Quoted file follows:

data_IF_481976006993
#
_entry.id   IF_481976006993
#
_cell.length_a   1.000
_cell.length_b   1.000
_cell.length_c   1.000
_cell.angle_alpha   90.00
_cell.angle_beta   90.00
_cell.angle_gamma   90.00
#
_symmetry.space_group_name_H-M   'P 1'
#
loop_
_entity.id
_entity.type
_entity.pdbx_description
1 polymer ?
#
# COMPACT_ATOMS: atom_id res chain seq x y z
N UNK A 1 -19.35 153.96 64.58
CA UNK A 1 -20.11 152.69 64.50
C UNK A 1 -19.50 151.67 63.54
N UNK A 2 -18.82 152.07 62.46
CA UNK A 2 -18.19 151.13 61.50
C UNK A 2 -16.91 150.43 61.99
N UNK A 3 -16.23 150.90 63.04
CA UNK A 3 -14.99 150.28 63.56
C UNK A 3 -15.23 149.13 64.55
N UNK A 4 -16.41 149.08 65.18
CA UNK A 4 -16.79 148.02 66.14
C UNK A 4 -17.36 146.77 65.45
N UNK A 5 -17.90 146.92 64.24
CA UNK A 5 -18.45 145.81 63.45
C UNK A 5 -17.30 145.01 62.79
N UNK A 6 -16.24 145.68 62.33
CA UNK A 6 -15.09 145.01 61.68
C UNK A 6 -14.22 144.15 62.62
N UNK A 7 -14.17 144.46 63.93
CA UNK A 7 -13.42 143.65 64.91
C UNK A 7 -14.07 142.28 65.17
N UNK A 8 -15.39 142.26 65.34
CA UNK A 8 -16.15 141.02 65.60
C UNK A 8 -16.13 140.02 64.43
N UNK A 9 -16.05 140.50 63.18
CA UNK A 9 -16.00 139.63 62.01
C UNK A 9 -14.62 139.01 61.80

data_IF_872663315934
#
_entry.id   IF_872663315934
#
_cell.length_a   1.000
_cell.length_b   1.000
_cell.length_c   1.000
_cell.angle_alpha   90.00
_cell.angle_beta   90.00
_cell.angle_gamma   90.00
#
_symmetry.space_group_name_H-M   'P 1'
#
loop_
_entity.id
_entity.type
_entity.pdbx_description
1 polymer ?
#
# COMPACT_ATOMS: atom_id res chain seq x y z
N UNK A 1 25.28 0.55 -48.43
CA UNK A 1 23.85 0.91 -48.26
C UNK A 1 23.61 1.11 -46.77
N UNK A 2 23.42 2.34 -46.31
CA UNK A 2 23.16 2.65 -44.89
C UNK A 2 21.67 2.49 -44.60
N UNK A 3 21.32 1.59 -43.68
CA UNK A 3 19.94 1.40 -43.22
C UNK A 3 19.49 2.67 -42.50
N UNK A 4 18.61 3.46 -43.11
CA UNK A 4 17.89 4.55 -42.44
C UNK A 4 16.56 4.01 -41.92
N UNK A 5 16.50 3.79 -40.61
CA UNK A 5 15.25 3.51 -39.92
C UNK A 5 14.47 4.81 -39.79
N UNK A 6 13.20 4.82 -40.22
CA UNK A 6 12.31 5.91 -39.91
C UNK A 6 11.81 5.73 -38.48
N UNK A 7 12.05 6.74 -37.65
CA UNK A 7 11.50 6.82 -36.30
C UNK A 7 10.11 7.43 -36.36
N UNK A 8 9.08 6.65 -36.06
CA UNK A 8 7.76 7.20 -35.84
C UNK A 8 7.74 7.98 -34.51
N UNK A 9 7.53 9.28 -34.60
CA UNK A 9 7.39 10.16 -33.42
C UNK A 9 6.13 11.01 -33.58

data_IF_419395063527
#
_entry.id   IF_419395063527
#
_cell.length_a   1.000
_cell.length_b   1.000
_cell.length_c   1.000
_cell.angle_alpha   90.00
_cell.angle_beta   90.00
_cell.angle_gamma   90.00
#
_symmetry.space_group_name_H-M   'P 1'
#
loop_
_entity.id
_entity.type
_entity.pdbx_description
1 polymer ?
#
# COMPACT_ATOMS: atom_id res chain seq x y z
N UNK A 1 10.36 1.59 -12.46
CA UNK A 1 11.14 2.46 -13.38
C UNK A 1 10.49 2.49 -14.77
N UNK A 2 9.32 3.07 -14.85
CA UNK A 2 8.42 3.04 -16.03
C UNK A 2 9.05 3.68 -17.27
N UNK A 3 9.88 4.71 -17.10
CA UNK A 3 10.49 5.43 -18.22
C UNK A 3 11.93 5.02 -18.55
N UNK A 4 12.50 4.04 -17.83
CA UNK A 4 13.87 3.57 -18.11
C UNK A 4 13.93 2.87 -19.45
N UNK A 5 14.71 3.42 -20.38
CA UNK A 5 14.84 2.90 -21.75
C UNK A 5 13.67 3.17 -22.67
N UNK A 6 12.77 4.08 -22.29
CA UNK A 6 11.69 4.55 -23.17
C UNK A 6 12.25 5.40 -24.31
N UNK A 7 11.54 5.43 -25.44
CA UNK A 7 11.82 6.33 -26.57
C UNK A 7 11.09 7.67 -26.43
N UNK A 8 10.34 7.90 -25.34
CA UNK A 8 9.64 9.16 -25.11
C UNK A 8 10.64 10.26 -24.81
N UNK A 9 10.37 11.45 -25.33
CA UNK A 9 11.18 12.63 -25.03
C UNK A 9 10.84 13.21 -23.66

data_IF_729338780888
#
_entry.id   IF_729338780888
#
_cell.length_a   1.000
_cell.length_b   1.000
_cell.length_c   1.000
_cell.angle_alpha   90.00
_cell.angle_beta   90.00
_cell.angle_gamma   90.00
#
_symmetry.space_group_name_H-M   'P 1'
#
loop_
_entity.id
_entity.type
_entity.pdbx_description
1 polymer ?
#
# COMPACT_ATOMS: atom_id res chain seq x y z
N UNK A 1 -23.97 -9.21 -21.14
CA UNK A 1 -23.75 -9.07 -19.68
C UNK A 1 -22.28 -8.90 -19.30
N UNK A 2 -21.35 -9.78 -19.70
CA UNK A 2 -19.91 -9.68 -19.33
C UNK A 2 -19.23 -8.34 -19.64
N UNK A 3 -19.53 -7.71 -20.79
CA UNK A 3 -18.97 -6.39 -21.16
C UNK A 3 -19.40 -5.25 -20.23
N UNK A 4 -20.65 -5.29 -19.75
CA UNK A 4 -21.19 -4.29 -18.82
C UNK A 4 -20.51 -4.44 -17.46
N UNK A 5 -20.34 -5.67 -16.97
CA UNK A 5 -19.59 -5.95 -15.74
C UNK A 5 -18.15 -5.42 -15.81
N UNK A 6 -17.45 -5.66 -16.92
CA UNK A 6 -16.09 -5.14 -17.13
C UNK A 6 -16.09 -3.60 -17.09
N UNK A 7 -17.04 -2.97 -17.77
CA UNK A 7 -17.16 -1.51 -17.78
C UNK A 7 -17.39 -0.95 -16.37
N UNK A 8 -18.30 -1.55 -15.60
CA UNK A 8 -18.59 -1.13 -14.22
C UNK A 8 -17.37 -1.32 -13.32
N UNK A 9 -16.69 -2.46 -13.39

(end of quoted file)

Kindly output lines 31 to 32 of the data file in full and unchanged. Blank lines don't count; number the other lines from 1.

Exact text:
CA UNK A 4 -16.79 148.02 66.14
C UNK A 4 -17.36 146.77 65.45